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Rise Capital: venture capital firm Rise Capital sets up in India

Mumbai: Venture capital firm Rise Capital, founded by former Tiger Global executive Nazar Yasin, moved to India and hired Anuj Mehta as Head of India to find opportunities in the region.

The venture capital firm is looking to seed Series B bets on Indian companies with a check amount ranging from $100,000 to $10 million from its third fund, Yasin, which left Tiger Global in 2013, told AND.

The fund, which has backed global companies such as Facily, Kitopi, Kueski and Gaia, has already completed two transactions in India recently. He invested in TradeX, an investment app, and SaveIn, a neo-bank, as part of their biggest seed rounds raised in the past month.

“India will likely contribute more than 25% of our global portfolio,” Yasin said.

Tech startups in India will create well over $1 trillion in market capitalization by 2030, he added. “India is probably five years behind China in developing the tech ecosystem.”

The company, which raised an initial fund of $100 million in 2014, is now rolling out its third fund which it mopped up in 2019.

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Although the amount remains undisclosed, sources said his amount was between $150 million and $180 million.

The firm invests in emerging economies such as Latin America, the Middle East and North Africa (MENA) and Southeast Asia.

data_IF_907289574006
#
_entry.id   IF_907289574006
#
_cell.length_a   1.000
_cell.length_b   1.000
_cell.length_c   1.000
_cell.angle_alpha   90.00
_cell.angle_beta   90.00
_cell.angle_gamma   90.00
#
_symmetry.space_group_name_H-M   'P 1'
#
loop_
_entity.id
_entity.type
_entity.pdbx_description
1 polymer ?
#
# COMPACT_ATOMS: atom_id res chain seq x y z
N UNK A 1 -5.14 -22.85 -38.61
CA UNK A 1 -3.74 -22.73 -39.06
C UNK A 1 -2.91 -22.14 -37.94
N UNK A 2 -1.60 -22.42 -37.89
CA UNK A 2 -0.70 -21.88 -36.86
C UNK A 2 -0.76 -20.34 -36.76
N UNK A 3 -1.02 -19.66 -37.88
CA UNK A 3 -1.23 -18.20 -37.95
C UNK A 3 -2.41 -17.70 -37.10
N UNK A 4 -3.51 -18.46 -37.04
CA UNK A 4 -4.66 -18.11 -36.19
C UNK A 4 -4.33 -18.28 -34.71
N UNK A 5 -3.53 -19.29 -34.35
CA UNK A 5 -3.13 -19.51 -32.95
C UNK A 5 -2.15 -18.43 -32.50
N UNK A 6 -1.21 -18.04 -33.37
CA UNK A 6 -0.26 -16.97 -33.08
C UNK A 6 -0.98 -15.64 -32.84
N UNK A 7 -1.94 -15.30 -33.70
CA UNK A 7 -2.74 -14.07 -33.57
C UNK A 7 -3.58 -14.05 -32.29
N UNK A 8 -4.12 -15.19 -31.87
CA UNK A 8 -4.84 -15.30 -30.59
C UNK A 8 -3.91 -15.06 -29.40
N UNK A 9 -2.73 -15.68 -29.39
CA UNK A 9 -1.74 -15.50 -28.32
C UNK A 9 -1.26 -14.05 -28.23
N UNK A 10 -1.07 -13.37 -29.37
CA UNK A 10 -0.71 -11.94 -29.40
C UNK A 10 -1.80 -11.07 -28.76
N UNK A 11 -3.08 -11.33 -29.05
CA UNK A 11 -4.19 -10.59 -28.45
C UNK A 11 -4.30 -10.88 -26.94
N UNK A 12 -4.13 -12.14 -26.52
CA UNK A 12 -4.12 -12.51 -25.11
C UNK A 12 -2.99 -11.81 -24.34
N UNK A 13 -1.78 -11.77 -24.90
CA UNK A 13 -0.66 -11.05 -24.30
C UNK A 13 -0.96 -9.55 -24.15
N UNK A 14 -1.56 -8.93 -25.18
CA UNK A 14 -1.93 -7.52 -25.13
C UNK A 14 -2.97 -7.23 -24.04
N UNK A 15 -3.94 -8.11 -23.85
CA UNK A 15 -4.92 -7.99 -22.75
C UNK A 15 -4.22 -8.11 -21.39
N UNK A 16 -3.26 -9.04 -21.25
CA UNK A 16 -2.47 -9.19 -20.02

In 2020, Rise Capital participated in a larger investment round in Hopscotch, a children’s clothing brand, when it raised $25 million from investors led by Eduardo Saverin’s EE Capital.

“Every aspect of life is now being disrupted by technology. We are looking for internet-enabled business models. the one in the United States, and it’s expected to grow 10-fold over the next five to 10 years, so the opportunity here is huge,” Yasin said.

On a per GDP basis, the United States attracts five dollars of investment for every dollar invested in India and so there is a huge upside, he added.

India’s technological talent will help the country take the lead among other emerging markets, he said.

“Tech talent in India is very strong. Founders and teams separated (from established companies) to start their own businesses. A lot of tech talent used to migrate to the US, but now people want to come back and start businesses,” he said.

Although global liquidity seems to have dried up, India is a key market for many global funds. Over the past 18 to 24 months, crossover funds, hedge funds and technology-focused funds have all moved into India, bringing new pools of capital to support high-growth businesses.

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